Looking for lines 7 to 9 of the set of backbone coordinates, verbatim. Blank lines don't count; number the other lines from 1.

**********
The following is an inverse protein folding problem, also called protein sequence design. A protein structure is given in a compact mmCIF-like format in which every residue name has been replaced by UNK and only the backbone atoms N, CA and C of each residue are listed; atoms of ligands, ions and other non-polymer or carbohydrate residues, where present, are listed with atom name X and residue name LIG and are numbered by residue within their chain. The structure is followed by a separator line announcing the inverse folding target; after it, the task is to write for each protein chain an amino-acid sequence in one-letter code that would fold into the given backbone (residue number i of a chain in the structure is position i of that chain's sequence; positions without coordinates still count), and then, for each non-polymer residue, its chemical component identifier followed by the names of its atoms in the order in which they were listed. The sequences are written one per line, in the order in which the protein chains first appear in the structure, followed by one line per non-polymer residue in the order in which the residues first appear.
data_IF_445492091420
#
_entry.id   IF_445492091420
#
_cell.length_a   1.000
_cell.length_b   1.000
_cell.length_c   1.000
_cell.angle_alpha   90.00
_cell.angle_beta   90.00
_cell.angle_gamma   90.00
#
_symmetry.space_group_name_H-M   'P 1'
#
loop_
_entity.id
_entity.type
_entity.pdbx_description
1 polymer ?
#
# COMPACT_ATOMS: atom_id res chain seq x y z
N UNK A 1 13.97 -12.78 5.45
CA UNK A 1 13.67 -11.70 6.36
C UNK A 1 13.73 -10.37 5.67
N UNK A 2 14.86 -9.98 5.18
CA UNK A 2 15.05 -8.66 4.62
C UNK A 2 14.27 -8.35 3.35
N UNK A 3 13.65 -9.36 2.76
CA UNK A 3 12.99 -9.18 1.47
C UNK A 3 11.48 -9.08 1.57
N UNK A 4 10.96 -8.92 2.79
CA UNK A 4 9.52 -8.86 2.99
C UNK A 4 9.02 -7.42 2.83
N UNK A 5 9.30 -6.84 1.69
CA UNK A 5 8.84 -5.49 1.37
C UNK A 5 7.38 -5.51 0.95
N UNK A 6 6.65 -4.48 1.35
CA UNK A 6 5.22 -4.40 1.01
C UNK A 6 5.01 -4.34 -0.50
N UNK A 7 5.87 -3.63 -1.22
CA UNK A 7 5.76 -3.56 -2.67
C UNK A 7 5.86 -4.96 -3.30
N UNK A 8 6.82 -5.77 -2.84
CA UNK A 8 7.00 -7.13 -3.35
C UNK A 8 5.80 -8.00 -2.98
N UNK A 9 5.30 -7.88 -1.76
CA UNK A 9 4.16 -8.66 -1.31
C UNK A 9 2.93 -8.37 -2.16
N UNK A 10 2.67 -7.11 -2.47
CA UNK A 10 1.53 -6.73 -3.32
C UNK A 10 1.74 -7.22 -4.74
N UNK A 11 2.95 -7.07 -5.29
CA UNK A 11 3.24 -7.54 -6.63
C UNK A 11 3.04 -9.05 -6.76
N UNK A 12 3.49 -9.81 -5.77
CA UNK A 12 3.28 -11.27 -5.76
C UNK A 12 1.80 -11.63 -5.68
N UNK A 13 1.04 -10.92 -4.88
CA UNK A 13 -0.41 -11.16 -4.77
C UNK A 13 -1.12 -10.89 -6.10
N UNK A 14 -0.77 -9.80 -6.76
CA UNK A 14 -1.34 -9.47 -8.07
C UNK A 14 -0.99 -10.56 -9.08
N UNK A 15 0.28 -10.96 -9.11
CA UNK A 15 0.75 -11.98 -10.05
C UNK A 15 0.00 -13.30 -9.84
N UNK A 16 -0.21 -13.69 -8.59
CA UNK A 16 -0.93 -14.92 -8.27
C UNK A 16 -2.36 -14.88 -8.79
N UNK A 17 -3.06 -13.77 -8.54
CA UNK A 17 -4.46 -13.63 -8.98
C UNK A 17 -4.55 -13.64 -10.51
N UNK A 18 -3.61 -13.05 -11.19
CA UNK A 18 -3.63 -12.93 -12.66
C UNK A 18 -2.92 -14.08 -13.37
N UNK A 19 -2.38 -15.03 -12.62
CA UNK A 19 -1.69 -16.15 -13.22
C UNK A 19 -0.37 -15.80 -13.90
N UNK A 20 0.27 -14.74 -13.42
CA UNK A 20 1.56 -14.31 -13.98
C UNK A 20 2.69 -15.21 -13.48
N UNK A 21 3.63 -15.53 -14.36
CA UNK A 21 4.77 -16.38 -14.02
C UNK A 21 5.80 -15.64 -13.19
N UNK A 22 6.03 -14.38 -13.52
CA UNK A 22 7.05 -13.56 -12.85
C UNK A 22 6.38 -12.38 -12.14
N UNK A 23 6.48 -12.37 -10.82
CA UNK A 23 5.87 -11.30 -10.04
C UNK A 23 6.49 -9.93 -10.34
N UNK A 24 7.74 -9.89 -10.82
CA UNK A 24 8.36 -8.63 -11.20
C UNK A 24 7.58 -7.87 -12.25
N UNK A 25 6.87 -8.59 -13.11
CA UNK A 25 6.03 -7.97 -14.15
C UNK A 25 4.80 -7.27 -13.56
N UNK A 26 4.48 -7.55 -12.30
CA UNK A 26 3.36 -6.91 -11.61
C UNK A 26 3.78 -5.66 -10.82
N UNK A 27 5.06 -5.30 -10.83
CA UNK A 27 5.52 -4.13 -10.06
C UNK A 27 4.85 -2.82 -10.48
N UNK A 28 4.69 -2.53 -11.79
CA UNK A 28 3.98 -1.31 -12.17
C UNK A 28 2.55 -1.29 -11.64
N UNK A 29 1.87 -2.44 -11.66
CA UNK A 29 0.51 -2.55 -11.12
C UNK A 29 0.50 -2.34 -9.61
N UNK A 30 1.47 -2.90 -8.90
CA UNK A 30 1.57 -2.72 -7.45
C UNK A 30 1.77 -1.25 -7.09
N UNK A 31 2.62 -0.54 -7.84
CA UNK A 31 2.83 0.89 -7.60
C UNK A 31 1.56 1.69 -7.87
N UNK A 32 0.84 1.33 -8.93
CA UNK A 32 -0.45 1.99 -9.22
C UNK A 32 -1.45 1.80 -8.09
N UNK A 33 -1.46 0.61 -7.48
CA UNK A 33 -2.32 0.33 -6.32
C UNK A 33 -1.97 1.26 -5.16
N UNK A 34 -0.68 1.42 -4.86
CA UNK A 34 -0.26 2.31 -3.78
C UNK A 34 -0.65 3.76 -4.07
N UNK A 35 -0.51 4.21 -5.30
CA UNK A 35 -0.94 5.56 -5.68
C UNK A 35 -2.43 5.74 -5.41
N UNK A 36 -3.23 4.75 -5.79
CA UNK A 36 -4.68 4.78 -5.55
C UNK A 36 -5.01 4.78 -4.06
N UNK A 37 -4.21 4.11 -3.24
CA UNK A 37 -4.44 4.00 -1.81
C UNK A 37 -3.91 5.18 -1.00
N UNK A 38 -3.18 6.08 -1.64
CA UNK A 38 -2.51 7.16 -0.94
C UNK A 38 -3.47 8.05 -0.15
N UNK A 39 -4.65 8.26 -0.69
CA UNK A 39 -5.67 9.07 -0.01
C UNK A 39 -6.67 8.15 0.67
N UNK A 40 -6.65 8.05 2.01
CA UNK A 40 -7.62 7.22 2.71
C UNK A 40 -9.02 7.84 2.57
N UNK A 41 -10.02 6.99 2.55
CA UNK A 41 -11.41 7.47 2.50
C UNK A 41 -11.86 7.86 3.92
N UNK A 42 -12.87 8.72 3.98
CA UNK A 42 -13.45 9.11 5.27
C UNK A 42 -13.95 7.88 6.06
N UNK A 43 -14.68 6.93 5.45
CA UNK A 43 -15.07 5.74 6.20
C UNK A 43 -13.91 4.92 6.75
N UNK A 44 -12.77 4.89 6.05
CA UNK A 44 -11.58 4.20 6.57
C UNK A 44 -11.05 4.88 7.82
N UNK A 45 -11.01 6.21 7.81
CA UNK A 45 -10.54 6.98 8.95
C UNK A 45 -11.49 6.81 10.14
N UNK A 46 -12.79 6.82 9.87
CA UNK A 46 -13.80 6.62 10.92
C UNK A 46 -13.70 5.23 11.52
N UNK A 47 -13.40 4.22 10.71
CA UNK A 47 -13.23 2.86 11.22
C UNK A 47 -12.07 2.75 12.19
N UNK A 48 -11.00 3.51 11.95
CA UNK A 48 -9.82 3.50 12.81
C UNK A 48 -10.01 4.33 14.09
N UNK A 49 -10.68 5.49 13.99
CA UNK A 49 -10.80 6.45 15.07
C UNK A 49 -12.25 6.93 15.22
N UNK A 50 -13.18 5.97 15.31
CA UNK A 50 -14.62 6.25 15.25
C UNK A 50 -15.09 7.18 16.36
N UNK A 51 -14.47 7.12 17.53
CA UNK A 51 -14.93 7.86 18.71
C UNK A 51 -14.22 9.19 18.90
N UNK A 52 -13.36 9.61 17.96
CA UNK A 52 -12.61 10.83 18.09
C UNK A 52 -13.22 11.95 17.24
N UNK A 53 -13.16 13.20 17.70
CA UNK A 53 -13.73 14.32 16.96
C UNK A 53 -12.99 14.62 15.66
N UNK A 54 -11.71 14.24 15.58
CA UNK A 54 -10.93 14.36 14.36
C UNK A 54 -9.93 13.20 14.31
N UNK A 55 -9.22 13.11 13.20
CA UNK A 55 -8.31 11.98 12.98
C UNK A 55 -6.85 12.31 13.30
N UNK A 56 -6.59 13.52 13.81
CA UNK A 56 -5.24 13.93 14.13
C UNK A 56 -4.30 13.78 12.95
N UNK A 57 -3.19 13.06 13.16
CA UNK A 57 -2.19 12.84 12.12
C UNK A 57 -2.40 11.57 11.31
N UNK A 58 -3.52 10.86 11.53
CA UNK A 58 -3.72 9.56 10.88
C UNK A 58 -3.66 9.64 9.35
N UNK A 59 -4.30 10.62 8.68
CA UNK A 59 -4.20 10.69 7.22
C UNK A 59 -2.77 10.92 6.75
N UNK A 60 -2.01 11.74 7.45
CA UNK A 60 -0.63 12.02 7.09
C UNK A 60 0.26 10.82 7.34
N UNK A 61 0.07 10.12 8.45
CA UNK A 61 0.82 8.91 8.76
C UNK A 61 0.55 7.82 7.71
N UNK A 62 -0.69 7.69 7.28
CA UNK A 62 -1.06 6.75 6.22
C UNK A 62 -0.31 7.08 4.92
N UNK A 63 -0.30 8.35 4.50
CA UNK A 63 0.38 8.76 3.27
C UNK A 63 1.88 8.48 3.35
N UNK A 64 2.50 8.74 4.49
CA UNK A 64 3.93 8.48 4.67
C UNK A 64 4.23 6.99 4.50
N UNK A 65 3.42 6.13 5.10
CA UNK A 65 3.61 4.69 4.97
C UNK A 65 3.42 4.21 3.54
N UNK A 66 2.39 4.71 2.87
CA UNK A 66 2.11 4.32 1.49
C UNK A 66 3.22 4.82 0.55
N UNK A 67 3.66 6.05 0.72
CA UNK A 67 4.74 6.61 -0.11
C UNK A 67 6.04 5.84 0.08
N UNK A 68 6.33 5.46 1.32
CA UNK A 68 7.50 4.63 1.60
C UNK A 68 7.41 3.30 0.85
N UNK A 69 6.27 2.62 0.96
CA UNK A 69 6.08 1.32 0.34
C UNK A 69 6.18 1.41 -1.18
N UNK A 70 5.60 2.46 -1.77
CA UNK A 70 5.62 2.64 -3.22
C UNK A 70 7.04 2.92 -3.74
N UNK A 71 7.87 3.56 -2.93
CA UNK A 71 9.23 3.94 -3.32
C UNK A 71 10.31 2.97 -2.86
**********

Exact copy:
_cell.length_b   1.000
_cell.length_c   1.000
_cell.angle_alpha   90.00